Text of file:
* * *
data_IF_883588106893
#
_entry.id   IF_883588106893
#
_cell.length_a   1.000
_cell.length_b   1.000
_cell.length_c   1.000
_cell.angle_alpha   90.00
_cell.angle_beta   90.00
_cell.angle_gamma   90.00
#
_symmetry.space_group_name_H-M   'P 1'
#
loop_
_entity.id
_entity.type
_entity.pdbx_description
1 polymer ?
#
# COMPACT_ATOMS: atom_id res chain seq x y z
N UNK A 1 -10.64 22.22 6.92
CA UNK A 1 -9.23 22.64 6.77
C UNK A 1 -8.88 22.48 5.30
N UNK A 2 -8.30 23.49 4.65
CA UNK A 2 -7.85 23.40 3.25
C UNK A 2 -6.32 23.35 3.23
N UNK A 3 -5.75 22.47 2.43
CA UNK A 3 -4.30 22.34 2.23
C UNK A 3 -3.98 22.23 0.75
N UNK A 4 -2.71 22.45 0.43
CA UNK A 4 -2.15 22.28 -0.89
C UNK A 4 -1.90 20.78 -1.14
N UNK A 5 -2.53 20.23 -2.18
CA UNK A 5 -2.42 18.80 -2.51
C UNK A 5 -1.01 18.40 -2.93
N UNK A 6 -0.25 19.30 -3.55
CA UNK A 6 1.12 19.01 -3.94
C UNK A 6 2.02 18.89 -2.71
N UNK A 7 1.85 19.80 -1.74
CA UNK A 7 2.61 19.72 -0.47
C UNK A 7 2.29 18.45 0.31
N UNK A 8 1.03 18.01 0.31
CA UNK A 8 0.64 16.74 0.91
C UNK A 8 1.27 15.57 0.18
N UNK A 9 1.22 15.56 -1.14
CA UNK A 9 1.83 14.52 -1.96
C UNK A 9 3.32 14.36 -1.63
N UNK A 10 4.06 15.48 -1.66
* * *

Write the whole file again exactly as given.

data_IF_883588106893
#
_entry.id   IF_883588106893
#
_cell.length_a   1.000
_cell.length_b   1.000
_cell.length_c   1.000
_cell.angle_alpha   90.00
_cell.angle_beta   90.00
_cell.angle_gamma   90.00
#
_symmetry.space_group_name_H-M   'P 1'
#
loop_
_entity.id
_entity.type
_entity.pdbx_description
1 polymer ?
#
# COMPACT_ATOMS: atom_id res chain seq x y z
N UNK A 1 -10.64 22.22 6.92
CA UNK A 1 -9.23 22.64 6.77
C UNK A 1 -8.88 22.48 5.30
N UNK A 2 -8.30 23.49 4.65
CA UNK A 2 -7.85 23.40 3.25
C UNK A 2 -6.32 23.35 3.23
N UNK A 3 -5.75 22.47 2.43
CA UNK A 3 -4.30 22.34 2.23
C UNK A 3 -3.98 22.23 0.75
N UNK A 4 -2.71 22.45 0.43
CA UNK A 4 -2.15 22.28 -0.89
C UNK A 4 -1.90 20.78 -1.14
N UNK A 5 -2.53 20.23 -2.18
CA UNK A 5 -2.42 18.80 -2.51
C UNK A 5 -1.01 18.40 -2.93
N UNK A 6 -0.25 19.30 -3.55
CA UNK A 6 1.12 19.01 -3.94
C UNK A 6 2.02 18.89 -2.71
N UNK A 7 1.85 19.80 -1.74
CA UNK A 7 2.61 19.72 -0.47
C UNK A 7 2.29 18.45 0.31
N UNK A 8 1.03 18.01 0.31
CA UNK A 8 0.64 16.74 0.91
C UNK A 8 1.27 15.57 0.18
N UNK A 9 1.22 15.56 -1.14
CA UNK A 9 1.83 14.52 -1.96
C UNK A 9 3.32 14.36 -1.63
N UNK A 10 4.06 15.48 -1.66